Travelling the Stars

Terry Donaghe (
Wed, 9 Dec 1998 06:26:03 +1100 (EST)

I recently finished "The Engines of Creation" and I was thinking about some of the things that Drexler said. He seemed convinced that humanity won't find a way to circumvent the speed of light. One of the things that always bugged me about travelling sub-light speeds was the incredible time it takes to travel between stars.

However, if we find a way to indefinitely extend our lifespans this means we could live a really, really long time. Further, if we find a way to make our bodies much less fragile (through uploading or just reengineering our bodies with nano), then we could potentially live for millions of years.

I'm wondering if a human were to have lived a few hundred thousand years, how much of a pain would it be to travel between the stars at sub-light speeds. Would 5 or 10 years or even a thousand even be a significant amount of time for a being who has lived many many times that?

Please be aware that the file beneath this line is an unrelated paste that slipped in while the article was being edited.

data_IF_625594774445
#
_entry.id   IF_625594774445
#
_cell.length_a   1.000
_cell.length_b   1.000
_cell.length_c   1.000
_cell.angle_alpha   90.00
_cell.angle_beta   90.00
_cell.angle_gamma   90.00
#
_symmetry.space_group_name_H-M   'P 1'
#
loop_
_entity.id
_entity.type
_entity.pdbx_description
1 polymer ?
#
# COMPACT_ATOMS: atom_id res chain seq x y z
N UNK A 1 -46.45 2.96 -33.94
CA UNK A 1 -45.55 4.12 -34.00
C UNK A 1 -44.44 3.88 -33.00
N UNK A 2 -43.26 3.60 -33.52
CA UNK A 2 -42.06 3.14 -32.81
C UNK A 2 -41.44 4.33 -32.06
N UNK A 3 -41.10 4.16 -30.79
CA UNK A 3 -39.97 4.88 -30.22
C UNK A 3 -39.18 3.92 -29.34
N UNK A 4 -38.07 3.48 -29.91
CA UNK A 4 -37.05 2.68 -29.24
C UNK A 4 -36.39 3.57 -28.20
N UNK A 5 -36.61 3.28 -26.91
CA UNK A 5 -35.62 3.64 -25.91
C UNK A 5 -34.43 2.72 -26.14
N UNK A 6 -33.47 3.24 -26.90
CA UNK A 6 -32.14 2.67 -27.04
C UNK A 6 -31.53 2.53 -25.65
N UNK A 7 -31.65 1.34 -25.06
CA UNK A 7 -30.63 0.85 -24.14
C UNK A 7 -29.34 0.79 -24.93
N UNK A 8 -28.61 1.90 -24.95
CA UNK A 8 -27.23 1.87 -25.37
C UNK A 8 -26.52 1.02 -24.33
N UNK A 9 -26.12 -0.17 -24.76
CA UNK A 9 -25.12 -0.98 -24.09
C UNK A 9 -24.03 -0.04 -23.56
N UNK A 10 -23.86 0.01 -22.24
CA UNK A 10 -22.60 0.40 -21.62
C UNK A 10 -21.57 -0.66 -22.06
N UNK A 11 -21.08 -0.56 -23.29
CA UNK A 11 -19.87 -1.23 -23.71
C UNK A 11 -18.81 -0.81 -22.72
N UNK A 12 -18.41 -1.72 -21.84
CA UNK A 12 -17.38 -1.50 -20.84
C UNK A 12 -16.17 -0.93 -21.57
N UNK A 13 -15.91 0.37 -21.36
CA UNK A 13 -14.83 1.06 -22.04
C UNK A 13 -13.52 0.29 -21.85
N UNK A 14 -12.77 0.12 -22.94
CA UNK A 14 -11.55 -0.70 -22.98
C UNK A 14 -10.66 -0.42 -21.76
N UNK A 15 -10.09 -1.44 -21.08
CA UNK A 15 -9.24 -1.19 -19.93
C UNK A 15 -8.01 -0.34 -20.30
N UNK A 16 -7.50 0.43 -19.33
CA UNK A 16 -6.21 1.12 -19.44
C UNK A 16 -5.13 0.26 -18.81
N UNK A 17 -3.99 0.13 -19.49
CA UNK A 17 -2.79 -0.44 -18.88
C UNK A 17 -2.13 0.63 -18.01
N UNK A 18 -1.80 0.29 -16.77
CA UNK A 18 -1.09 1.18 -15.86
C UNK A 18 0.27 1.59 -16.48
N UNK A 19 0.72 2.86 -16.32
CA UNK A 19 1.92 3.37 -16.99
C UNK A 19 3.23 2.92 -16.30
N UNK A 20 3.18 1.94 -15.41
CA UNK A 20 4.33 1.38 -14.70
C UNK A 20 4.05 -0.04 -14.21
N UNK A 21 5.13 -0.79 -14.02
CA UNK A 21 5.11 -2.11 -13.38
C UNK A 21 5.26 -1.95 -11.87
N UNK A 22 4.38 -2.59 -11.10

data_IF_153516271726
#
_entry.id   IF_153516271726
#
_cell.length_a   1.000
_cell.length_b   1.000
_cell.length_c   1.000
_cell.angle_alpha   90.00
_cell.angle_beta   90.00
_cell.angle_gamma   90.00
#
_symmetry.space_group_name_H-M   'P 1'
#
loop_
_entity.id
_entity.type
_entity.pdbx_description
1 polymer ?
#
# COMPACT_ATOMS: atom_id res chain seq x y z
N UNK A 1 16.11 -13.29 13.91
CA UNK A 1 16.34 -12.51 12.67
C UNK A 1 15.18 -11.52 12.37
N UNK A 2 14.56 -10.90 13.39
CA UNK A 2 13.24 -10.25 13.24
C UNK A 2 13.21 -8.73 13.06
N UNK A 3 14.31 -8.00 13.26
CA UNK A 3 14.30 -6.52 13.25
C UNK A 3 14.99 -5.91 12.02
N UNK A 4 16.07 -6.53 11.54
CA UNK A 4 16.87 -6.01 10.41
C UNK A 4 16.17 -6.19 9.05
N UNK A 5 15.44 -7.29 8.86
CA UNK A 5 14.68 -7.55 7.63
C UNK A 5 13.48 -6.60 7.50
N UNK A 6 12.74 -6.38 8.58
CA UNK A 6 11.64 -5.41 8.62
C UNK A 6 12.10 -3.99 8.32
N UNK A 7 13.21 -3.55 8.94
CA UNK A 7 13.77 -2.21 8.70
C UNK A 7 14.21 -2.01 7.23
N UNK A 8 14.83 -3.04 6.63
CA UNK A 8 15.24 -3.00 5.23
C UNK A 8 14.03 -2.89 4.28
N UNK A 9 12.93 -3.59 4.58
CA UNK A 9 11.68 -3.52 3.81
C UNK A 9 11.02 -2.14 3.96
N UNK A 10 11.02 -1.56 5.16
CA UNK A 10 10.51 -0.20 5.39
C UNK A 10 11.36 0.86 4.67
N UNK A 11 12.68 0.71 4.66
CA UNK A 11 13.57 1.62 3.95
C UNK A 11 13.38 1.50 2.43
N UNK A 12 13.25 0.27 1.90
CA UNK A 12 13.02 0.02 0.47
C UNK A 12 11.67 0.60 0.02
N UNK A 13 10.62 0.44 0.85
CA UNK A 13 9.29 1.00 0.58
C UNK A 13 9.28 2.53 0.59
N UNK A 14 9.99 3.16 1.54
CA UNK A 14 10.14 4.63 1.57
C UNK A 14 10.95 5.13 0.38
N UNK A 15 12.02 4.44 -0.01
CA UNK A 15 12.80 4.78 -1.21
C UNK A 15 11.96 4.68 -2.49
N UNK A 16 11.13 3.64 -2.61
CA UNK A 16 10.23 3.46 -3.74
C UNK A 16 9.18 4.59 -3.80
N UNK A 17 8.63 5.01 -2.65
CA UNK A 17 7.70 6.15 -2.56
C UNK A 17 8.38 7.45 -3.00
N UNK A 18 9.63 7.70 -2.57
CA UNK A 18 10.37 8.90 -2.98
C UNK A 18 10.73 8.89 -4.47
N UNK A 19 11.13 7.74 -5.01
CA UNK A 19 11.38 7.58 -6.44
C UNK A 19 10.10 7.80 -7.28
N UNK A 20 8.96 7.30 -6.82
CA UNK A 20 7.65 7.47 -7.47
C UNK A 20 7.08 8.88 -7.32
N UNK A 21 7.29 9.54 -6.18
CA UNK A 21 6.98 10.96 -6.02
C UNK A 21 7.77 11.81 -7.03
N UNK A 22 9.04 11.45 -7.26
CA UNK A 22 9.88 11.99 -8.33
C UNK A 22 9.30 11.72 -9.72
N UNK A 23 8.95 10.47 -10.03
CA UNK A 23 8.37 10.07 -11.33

In other words, 500,000 years from now when I decide to travel to Star X which is 1500 light years away, taking me, let's say 3000 years to get to (conservatively of course), will I bother getting bored? 3000 years is .06% of 500,000 years. I'm about 30 years old now and .06% of my life span is .18 years or a little more than two months - assuming my math is right - is it?

My question is, would 3,000 years feel like just a couple of months to a being more than a half-million years old? Is there any way to know?

I get the feeling that as our lifespans begin to get longer and longer we, as a species, will become more patient and less impulsive. A normal human observer looking at a community of long-lived posthumans might even think they were immobile statues.

I dunno.

Any ideas, thoughts? Is this old territory?



Terry Donaghe:
Individual, Anarcho-Capitalist, Environmentalist, Transhumanist, Mensan

The Millennium Bookshelf: <>

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